Experimental hypervelocity crater generation
“Understanding the Impact Cratering Process: a Simple Approach” – Now, we added a submenu to this item comprising records with a high-speed camera of a true hypervelocity impact in the laboratory and some explanations. A video that shows the formation of an impact crater can be downloaded THERE. Results of more experiments will be posted soon.
In the 1 July 2012 issue of the Earth and Planetary Science Letters journal an article has been published on a suspected 100 km sized impact structure that on verification would document the oldest cosmic collision on Earth so far known.
Adam A. Garde, Iain McDonald, Brendan Dyck, Nynke Keulen: Searching for giant, ancient impact structures on Earth: The Mesoarchaean Maniitsoq structure, West Greenland. – Earth Planet. Sci. Let., vol. 337-338, 197-210.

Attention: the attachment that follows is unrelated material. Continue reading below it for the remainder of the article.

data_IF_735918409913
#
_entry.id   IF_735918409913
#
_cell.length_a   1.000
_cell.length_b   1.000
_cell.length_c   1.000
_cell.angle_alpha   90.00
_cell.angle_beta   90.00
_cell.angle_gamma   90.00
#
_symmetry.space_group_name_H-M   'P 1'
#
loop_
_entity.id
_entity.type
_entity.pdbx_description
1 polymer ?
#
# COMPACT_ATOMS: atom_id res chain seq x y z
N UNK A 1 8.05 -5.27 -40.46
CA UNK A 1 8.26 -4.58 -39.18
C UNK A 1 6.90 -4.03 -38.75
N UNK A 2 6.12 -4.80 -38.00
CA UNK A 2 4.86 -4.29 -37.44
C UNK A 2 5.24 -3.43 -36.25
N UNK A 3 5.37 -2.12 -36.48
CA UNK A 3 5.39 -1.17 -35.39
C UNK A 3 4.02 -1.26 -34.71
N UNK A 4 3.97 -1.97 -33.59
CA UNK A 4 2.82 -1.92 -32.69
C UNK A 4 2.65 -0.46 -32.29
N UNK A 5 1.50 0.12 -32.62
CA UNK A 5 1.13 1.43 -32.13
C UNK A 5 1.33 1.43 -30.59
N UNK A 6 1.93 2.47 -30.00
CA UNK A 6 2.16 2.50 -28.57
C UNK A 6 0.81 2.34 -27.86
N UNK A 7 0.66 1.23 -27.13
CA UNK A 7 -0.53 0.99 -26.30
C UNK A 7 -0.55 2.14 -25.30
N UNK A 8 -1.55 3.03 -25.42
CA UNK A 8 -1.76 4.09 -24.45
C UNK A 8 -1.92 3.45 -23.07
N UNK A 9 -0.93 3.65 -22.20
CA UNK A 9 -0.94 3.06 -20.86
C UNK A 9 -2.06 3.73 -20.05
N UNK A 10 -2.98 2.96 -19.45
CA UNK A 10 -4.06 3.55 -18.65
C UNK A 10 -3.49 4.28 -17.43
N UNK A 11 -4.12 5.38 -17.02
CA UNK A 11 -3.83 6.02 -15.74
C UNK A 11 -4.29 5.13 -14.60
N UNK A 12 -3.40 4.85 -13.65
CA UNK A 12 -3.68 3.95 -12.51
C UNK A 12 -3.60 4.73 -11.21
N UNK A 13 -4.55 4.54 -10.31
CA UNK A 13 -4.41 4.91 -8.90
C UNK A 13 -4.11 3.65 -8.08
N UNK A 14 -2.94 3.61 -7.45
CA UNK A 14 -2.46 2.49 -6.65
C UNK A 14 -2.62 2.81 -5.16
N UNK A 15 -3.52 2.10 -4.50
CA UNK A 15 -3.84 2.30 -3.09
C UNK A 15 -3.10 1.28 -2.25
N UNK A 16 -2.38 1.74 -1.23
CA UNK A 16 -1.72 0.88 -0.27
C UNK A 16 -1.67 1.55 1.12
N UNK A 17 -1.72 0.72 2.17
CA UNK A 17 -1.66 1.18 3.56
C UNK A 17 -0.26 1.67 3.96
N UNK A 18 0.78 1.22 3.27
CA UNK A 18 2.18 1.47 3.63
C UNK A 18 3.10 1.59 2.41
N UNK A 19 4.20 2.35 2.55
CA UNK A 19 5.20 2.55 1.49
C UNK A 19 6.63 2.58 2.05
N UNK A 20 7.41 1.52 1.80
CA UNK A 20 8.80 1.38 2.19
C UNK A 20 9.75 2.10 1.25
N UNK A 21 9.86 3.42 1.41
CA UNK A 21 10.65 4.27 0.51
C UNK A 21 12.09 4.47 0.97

… or a “Requiem” for the rejection of the hypothesis?
YDB abbreviates Younger Dryas Boundary. The Younger Dryas stadial signifies a sharp onset of a period of cold climatic conditions in Earth’s history lasting roughly 1,000 years between about 11,000 and 10,000 B.C. at the end of the Pleistocene (the “Ice Age”) and the beginning Holocene.
The causes of this event are controversially disputed, and they are conventionally ascribed to perturbations of North Atlantic circulation. In 2007, a new hypothesis on a giant meteorite impact Continue reading “YDB impact: a new chapter”